Another platform that we're looking at is a virtual work experience platform for our youth and many of us know that this summer, we were really debilitated in some ways because placing young people in work experiences in a real way was not as easy to do as it had been in other years. Really important to be able to have those common tools, and they're available to us as a member.

We talk about a collective learning laboratory and peer-to-peer network, and I think the other thing that has worked so well and has really helped us is the fact that Midwest Urban Strategies, both the executive board and the full board, meet every month. We have been doing this for years now. We meet every month through Zoom. Probably before some of us even knew what Zoom was, we were using Zoom and talking about what's going on in our regions—a hot topic every month where we could share ideas and get solutions from each other. I don't think there's been a single month that we haven't walked away with a new idea, a solution that we could implement almost immediately.

Then on top of that, because you are talking to the same group of people every month, you're also developing new relationships that once again, you could always pick up the phone, you can always send that email, or you can go to Tracey and say, "Can you canvas everybody and see what they're doing and how they're doing something?" That has worked to our advantage.

Overall, this effort has substantially benefited our region, and it's helpful with our urban communities, but also our rural communities that many of us all have. A number of these urban solutions can be applied to rural communities and I think sometimes people forget about that. We've really had kind of a double whammy in that regard, but also it has been a tool to be able to converse more fluently with my urban mayors, so that they understand that even though, for example, our organization is located in Valparaiso, everybody has to be located somewhere.

We do serve all our urban communities and it just gives us a chance again to relate more effectively and honestly with the mayors as well as makes a statement to them that we really are committed, that we've taken this extra step to be part of MUS and to learn from others in Chicago or Detroit or Kansas City as they've kind of struggled and then come up with fantastic solutions, innovative solutions to help their particular region. With that, Tracey, I guess I'll turn it back over to you.

Carey: Thank you, Linda. That was fantastic. As is true, each time we talk, I learn something new and so, I think it's great to hear the experience that you've had with Midwest Urban Strategies and have been grateful for your leadership from the very beginning. Next up, Clyde McQueen's going to talk a little bit about his experience with Midwest Urban Strategies. He's another original member of the consortium and a participant in many of our grant-funded activities as well as the less direct resources that we have been able to share together. I'm going to hand it over to Mr. McQueen. Take it away, sir.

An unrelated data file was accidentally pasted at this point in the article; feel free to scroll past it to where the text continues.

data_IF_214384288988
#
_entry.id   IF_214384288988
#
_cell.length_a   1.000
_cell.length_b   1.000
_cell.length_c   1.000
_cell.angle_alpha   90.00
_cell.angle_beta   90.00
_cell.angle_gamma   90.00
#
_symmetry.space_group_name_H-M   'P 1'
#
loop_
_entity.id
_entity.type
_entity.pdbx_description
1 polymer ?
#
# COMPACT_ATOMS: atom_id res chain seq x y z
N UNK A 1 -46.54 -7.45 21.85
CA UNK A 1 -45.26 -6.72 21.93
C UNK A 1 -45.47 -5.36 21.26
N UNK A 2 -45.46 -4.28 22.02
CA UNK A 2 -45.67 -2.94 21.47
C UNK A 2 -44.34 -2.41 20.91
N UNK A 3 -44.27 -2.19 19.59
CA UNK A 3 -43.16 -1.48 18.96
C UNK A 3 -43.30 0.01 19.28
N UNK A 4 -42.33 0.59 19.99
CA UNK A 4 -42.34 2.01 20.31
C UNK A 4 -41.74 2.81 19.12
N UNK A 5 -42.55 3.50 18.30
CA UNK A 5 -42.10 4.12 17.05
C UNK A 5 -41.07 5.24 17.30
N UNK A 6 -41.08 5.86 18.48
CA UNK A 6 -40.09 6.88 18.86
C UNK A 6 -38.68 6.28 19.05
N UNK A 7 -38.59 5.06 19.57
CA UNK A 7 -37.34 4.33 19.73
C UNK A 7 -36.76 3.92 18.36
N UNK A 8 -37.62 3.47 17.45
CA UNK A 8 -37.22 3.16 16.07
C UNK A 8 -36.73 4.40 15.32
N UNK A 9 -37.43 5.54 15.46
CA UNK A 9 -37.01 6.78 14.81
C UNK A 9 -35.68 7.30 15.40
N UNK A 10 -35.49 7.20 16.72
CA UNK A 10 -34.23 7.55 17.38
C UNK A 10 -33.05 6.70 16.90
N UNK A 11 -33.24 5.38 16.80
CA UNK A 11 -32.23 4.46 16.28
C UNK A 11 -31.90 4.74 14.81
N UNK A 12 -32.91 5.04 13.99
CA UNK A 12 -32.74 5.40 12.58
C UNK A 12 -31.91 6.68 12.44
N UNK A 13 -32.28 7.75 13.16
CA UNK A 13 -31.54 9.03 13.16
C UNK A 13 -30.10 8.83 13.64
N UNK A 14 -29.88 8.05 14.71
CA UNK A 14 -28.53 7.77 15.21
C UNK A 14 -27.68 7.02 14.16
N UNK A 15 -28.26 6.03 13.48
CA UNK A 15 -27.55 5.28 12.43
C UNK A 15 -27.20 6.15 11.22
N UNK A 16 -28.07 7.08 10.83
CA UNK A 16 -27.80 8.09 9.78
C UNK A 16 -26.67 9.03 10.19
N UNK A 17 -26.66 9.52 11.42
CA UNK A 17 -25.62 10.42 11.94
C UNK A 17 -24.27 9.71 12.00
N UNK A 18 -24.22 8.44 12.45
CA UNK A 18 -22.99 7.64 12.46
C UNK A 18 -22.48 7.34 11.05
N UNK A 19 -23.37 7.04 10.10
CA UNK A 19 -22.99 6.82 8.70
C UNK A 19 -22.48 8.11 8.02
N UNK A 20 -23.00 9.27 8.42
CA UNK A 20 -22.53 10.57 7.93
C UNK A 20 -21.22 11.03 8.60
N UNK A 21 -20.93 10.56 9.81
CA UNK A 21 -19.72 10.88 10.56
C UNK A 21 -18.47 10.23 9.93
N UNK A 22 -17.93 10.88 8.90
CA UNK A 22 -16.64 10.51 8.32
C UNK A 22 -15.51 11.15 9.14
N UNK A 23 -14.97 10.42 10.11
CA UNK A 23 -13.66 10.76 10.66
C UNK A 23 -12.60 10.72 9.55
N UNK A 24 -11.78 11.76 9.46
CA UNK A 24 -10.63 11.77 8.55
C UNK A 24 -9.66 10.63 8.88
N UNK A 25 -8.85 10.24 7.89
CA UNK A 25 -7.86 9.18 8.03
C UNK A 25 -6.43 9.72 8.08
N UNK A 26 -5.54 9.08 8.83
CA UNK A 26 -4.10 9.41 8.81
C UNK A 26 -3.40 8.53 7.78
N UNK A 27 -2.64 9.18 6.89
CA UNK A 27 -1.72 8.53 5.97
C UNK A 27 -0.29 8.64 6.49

Clyde McQueen: Thank you, Tracey, and I'm glad to be here with Linda, one of my longtime cohorts but I think Midwest Urban Strategies did not just come easily, even though we knew everybody. We still had to formalize what quite frankly for us was very informal because we all knew each other, but at the same time, we wanted to try to create a systematic approach to the public workforce system and to indicate the aspect that we are a system, we are not a program.

I think with workforce being such a common word nowadays, it is the tendency to assume that a program is a system, and it is not. It is a best practice to illustrate the development of a concept, but at the end of the day, a system has to adopt it to make sure it is accessible to everyone.

The Full Employment Council serves as the managing entity and the fiscal agent for two workforce development boards, one of which is very large, which includes the city of Kansas City. Kansas City is the largest city in Missouri, in addition to being the world champions. I'll just throw that in a little bit. In football.

But also, we have a small rural community of 20,000 … that is primarily agricultural in nature. We have to do things that are for the benefit of all, both small rural populations and large urban populations. But in fact, the poverty aspect of it, quite frankly, is very similar. Even though the density might not be as large, the issues about transportation, childcare, wages—all those types of things are things that are felt by many in both large and small communities.

Also, we wanted to form this collective to be able to show how best practices can be scaled and create synergies of a system in a way that will enable our system to better approach and solve the problems of mass unemployment and structural unemployment and accessibility to training resources. We have worked very extensively on how do we make training more accessible to people, how do we make it more affordable to people. How do we make it more available, both time and place, the whole issue about affordability, which is promoting Pell grants being used for short-term classes, as well as semester-based classes, and at the time at which both training occurs and work shifts.